EDIT: Okay, got it.

The first point to make is that obviously you shouldn't use this code anyway. However, when you expand it, it becomes equivalent to:

```
j = j ^ (i = i ^ (j = j ^ i));
```

(If we were using a more complicated expression such as `foo.bar++ ^= i`

, it would be important that the `++`

was only evaluated once, but here I believe it's simpler.)

Now, the order of evaluation of the operands is always left to right, so to start with we get:

```
j = 36 ^ (i = i ^ (j = j ^ i));
```

**This (above) is the most important step.** We've ended up with 36 as the LHS for the XOR operation which is executed last. The LHS is not "the value of `j`

after the RHS has been evaluated".

The evaluation of the RHS of the ^ involves the "one level nested" expression, so it becomes:

```
j = 36 ^ (i = 25 ^ (j = j ^ i));
```

Then looking at the deepest level of nesting, we can substitute both `i`

and `j`

:

```
j = 36 ^ (i = 25 ^ (j = 25 ^ 36));
```

... which becomes

```
j = 36 ^ (i = 25 ^ (j = 61));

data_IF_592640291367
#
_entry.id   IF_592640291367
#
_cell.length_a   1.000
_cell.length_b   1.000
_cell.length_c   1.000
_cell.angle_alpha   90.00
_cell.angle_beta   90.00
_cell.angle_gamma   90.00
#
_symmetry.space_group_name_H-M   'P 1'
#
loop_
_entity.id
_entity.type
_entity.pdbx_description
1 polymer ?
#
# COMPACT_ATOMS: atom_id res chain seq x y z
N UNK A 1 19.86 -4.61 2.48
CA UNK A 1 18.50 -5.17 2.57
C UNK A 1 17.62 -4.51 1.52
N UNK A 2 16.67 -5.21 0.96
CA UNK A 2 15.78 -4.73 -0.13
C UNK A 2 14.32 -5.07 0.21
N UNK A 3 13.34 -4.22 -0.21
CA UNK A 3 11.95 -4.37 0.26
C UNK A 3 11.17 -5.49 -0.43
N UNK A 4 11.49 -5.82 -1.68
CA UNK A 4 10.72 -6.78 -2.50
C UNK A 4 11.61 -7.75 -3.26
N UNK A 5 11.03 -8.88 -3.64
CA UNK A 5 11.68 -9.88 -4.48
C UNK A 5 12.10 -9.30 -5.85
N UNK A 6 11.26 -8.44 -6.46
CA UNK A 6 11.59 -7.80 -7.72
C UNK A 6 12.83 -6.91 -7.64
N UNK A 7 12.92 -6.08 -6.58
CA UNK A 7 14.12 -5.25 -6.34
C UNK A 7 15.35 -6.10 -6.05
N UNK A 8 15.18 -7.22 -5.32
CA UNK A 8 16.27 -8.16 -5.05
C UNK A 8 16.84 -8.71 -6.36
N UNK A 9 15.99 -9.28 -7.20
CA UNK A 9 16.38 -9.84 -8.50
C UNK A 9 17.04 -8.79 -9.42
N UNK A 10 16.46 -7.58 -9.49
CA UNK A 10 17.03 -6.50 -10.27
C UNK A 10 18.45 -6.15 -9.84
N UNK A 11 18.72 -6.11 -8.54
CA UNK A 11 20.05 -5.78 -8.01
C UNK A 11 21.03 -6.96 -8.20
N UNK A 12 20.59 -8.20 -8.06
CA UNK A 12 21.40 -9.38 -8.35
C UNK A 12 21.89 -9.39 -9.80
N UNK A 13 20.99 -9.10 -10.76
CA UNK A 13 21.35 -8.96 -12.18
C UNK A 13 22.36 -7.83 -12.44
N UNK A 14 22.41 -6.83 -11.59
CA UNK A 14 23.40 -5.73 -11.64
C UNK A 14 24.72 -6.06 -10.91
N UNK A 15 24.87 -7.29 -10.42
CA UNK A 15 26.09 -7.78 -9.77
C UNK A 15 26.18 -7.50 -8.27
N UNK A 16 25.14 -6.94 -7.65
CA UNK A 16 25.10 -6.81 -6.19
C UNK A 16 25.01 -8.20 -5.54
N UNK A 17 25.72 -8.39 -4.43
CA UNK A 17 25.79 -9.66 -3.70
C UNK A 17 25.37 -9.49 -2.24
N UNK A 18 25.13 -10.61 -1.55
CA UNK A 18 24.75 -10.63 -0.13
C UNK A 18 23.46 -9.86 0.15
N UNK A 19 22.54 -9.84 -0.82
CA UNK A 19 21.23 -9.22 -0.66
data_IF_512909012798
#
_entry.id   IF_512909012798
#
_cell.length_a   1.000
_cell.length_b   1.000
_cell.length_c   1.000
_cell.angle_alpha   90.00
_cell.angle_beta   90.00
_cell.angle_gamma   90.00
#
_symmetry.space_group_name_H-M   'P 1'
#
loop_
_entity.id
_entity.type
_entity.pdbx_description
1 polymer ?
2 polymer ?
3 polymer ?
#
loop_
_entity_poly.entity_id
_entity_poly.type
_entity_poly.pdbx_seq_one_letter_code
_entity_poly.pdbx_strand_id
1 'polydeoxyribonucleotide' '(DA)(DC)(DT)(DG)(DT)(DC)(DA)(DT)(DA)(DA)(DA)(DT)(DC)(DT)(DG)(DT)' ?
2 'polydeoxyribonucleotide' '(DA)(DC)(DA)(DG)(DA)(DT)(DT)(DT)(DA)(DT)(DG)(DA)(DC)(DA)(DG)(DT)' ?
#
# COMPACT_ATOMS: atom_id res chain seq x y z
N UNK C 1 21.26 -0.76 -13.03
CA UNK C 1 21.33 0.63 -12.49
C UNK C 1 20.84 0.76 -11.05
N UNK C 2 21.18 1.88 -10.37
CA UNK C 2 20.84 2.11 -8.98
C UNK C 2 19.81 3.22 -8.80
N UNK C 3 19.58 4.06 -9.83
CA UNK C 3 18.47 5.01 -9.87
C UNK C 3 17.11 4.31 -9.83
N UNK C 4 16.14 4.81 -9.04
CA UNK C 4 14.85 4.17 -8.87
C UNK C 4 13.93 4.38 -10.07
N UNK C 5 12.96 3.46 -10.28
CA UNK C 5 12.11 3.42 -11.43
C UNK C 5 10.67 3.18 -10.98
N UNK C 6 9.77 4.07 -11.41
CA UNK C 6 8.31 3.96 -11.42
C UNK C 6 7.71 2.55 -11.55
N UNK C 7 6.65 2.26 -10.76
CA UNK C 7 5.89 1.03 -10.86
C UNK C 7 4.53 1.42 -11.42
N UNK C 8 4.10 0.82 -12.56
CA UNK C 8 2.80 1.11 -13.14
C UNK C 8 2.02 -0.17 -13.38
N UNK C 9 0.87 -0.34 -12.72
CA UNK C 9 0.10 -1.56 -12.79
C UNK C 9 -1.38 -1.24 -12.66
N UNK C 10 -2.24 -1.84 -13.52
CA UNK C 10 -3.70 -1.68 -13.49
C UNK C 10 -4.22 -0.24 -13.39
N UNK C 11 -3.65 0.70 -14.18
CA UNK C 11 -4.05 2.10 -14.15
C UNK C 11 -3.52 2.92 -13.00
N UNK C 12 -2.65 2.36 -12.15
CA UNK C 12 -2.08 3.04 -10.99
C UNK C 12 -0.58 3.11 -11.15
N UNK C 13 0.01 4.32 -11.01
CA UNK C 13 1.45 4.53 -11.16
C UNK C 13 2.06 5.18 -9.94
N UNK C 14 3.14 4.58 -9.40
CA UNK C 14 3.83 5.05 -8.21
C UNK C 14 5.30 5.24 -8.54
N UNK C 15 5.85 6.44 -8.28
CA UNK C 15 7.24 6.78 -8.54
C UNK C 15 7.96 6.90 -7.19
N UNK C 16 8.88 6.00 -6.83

```

The assignment to `j`

in the RHS occurs first, but the result is then overwritten at the end anyway, so we can ignore that - there are no further evaluations of `j`

before the final assignment:

```
j = 36 ^ (i = 25 ^ 61);
```

This is now equivalent to:

```
i = 25 ^ 61;
j = 36 ^ (i = 25 ^ 61);
```

Or:

```
i = 36;
j = 36 ^ 36;
```

Which becomes:

```
i = 36;
j = 0;
```

I *think* that's all correct, and it gets to the right answer... apologies to Eric Lippert if some of the details about evaluation order are slightly off :(

don'tapply. It's undefined behaviour in C++, but I don't believe it's undefined in C#. – Jon Skeet Apr 7 '11 at 7:05